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Detection of the temperature responses to stratospheric sulphate aerosol geoengineering

Lo, Y. T. E. (2018) Detection of the temperature responses to stratospheric sulphate aerosol geoengineering. PhD thesis, University of Reading

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Stratospheric sulphate aerosol injection has been proposed as a potential way to cool the climate and alleviate some of the adverse impacts of climate change. Both prudent climate policy-making and successful geoengineering monitoring would require robust knowledge of the detectability of the geoengineering effects amid other externally forced changes and internal variability. The first part of this thesis investigates how we could detect the global-mean cooling effect of 5 Tg yr−1 SO2 injection with optimal fingerprint total least squares techniques in a climate model. Both the classical technique that assumes unforced variability as the null hypothesis and a non-stationary alternative could be applied to detect the global-mean cooling response within 10 years of geoengineering. However, the detectability of the geoengineering signal would depend on the filtering technique used for distinguishing the forced signals from climate noise. The second part of this thesis identifies the best spatial scales on Earth’s surface for geoengineering detection in temperature within 10 years of hypothetical deployment. The global scale would give the highest chance of early geoengineering detection, followed by the Northern Hemisphere and the Northern mid-latitudes. Detection of the geoengineering effect in other latitudinal bands and smaller regions would likely (>50% of the studied cases) take longer than 10 years. Compared to surface temperatures, using the vertical temperature structure that includes the tropospheric cooling and tropical lower stratospheric warming effects of the sulphate aerosols would increase the geoengineering detectability during the first 10 years of implementation on the global, hemispheric and tropical scales. Minimising the upper stratospheric (above 30 hPa) contribution to the vertical temperature structure could further improve the geoengineering detectability in the Tropics by 12.5%. These results suggest the possibility of efficient geoengineering monitoring with optimal fingerprint detection techniques, especially if the vertical temperature structure is included in the detection diagnostic.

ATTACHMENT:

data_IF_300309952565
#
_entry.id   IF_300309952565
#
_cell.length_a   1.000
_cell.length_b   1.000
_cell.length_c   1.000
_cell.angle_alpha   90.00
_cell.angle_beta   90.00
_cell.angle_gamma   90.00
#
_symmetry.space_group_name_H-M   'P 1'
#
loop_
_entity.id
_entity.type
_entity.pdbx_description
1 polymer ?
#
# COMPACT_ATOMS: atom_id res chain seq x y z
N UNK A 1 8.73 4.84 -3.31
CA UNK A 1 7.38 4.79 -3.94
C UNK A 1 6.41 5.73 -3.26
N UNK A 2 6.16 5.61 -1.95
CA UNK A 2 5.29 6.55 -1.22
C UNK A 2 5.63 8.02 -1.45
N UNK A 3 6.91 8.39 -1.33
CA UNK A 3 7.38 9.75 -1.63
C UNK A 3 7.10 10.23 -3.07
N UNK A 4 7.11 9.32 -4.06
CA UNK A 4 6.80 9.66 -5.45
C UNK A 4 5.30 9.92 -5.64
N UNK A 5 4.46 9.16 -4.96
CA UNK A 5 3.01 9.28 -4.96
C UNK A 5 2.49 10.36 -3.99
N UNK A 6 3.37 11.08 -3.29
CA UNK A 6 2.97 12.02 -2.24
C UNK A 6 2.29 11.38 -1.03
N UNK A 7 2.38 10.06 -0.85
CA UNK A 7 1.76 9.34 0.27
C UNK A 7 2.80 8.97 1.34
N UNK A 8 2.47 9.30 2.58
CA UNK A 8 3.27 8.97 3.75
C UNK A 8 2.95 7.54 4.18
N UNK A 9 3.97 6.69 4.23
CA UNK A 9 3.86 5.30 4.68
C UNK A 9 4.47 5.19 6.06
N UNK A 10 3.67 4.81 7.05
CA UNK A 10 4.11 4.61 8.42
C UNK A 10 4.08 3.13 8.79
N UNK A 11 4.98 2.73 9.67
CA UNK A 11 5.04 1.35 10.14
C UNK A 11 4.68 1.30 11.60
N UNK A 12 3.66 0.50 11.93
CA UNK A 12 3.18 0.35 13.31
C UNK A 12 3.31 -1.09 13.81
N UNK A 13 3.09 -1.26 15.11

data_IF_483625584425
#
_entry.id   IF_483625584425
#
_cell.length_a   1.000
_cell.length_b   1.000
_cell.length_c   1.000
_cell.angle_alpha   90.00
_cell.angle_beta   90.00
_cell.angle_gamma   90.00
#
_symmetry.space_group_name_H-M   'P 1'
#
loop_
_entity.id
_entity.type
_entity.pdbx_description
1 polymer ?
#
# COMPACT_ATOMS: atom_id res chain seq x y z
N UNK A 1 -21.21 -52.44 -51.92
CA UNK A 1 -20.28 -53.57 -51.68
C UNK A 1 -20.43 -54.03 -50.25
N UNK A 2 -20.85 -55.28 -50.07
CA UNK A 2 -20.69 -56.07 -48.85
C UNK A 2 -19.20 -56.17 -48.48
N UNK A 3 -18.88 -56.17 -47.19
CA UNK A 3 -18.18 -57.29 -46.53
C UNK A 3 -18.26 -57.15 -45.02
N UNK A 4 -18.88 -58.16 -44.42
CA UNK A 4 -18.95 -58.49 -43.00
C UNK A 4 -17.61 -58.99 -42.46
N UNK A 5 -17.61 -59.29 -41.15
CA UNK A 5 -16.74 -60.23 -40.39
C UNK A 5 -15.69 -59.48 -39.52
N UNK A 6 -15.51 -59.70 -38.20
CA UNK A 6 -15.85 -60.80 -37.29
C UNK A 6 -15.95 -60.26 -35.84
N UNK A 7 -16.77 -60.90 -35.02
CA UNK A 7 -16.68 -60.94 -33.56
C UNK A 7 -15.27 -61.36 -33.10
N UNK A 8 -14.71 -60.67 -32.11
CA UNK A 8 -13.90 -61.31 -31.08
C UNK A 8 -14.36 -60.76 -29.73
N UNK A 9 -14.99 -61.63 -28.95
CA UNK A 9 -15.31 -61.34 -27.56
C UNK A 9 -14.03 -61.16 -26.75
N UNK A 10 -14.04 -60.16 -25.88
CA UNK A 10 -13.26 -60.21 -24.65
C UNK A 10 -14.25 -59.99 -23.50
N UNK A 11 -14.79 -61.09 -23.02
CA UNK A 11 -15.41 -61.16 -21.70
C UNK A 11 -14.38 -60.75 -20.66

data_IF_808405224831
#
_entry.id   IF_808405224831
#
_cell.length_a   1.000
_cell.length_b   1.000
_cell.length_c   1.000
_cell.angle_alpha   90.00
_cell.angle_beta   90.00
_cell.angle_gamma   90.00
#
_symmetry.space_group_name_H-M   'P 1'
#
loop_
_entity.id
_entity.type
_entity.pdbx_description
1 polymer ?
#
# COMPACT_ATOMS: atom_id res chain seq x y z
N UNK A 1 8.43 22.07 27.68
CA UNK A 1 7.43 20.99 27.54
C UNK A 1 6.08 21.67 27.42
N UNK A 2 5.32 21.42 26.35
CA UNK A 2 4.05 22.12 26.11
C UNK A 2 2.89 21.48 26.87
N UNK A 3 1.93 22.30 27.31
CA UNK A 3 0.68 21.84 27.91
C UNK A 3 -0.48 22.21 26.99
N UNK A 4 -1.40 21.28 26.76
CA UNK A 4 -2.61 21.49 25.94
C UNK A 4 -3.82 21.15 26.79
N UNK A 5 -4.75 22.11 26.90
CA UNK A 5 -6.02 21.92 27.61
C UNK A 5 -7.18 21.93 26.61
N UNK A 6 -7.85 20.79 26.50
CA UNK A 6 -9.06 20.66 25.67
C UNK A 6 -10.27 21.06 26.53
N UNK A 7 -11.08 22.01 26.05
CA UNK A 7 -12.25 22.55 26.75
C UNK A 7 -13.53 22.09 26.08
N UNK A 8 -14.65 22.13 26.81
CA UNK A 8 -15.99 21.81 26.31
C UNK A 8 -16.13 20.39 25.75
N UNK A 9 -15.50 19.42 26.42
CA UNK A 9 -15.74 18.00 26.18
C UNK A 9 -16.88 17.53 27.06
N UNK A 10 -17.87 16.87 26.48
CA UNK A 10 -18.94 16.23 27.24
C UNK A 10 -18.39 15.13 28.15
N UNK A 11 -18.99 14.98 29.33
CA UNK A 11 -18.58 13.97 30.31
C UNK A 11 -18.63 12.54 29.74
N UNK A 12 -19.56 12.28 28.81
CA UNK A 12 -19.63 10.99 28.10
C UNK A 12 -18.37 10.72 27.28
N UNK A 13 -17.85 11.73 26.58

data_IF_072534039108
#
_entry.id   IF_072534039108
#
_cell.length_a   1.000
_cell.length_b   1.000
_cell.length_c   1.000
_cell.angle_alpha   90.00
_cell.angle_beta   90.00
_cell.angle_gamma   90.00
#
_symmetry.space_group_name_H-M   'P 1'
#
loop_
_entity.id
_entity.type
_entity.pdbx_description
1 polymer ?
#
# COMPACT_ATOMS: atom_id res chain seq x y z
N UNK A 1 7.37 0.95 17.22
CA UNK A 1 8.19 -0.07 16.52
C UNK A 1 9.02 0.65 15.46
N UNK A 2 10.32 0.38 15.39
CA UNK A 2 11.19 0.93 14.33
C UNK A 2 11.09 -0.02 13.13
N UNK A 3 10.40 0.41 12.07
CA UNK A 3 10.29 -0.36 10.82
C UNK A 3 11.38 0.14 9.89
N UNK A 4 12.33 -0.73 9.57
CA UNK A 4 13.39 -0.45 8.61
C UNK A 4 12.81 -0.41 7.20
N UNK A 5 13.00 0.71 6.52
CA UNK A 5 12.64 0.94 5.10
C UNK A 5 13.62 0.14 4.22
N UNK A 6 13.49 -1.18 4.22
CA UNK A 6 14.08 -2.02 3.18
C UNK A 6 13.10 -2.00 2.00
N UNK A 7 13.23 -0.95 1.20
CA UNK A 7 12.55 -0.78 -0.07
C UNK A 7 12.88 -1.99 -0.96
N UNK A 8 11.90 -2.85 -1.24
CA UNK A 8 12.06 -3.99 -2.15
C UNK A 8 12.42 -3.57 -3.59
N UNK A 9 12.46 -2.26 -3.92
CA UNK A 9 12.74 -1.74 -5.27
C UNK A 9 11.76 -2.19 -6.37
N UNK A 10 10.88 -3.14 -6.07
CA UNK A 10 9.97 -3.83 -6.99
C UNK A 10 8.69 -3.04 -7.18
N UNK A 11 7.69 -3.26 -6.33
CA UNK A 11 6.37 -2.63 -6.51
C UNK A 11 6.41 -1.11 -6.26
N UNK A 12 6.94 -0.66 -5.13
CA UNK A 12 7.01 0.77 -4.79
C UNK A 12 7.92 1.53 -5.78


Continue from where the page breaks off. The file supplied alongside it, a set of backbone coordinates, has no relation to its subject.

Item Type:Thesis (PhD)
Thesis Supervisor:Charlton-Perez, A., Highwood, E. and Lott, F.
Thesis/Report Department:School of Mathematical, Physical and Computational Sciences
Identification Number/DOI:
Divisions:Faculty of Science > School of Mathematical, Physical and Computational Sciences > Department of Meteorology
ID Code:77722
Date on Title Page:2017


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